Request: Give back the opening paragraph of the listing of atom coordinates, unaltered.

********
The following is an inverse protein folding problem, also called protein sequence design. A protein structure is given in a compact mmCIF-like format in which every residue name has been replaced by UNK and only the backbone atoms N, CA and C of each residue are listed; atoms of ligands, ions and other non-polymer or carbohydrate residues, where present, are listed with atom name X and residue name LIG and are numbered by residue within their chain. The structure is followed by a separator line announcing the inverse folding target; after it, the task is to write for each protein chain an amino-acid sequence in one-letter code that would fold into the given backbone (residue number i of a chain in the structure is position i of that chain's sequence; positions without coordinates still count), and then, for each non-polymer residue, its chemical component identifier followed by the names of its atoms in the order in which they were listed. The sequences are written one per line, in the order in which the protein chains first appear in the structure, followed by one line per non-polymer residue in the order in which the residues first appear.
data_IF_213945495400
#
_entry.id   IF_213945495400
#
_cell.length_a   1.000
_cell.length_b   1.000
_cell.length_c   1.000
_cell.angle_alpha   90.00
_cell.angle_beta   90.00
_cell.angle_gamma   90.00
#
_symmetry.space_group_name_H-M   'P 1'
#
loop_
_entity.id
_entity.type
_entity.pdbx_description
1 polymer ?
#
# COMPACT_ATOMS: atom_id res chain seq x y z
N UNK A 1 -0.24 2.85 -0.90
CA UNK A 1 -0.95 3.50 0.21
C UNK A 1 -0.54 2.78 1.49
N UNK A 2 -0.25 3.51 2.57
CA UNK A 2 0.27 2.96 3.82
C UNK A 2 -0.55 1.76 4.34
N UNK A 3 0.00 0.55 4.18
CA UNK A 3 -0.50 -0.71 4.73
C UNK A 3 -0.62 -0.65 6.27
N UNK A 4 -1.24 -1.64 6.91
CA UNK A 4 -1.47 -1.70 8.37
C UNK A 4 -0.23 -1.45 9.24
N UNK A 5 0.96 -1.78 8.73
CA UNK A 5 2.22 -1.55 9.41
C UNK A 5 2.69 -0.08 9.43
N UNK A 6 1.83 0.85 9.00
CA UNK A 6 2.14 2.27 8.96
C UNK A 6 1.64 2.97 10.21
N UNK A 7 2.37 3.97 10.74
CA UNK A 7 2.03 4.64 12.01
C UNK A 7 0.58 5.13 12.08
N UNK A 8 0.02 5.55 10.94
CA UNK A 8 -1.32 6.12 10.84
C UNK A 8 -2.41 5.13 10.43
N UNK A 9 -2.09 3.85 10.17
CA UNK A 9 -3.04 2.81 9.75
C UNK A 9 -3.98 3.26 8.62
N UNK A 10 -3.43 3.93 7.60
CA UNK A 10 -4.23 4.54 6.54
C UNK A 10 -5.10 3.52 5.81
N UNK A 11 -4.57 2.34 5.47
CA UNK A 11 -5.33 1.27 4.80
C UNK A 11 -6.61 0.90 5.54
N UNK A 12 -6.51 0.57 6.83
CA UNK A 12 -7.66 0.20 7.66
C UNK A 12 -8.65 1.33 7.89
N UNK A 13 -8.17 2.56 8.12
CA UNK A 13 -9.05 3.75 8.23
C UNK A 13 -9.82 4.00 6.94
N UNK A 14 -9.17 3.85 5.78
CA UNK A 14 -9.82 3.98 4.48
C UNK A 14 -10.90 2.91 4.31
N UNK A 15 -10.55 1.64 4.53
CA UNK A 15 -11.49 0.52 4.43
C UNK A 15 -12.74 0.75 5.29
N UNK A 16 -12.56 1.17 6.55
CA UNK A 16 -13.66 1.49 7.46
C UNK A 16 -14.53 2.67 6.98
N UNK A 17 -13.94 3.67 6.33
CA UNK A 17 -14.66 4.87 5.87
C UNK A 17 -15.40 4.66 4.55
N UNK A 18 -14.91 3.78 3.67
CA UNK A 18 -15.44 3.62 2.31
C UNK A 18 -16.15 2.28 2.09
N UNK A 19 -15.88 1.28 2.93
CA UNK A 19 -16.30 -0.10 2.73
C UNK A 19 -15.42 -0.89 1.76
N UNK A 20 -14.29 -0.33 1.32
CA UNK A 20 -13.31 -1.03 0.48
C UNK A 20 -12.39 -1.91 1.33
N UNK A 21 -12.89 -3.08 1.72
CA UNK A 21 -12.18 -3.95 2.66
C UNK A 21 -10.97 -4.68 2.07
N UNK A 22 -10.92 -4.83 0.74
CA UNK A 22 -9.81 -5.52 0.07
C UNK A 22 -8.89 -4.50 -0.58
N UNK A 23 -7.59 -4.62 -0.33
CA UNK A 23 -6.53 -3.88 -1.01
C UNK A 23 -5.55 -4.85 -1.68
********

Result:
The following is an inverse protein folding problem, also called protein sequence design. A protein structure is given in a compact mmCIF-like format in which every residue name has been replaced by UNK and only the backbone atoms N, CA and C of each residue are listed; atoms of ligands, ions and other non-polymer or carbohydrate residues, where present, are listed with atom name X and residue name LIG and are numbered by residue within their chain. The structure is followed by a separator line announcing the inverse folding target; after it, the task is to write for each protein chain an amino-acid sequence in one-letter code that would fold into the given backbone (residue number i of a chain in the structure is position i of that chain's sequence; positions without coordinates still count), and then, for each non-polymer residue, its chemical component identifier followed by the names of its atoms in the order in which they were listed. The sequences are written one per line, in the order in which the protein chains first appear in the structure, followed by one line per non-polymer residue in the order in which the residues first appear.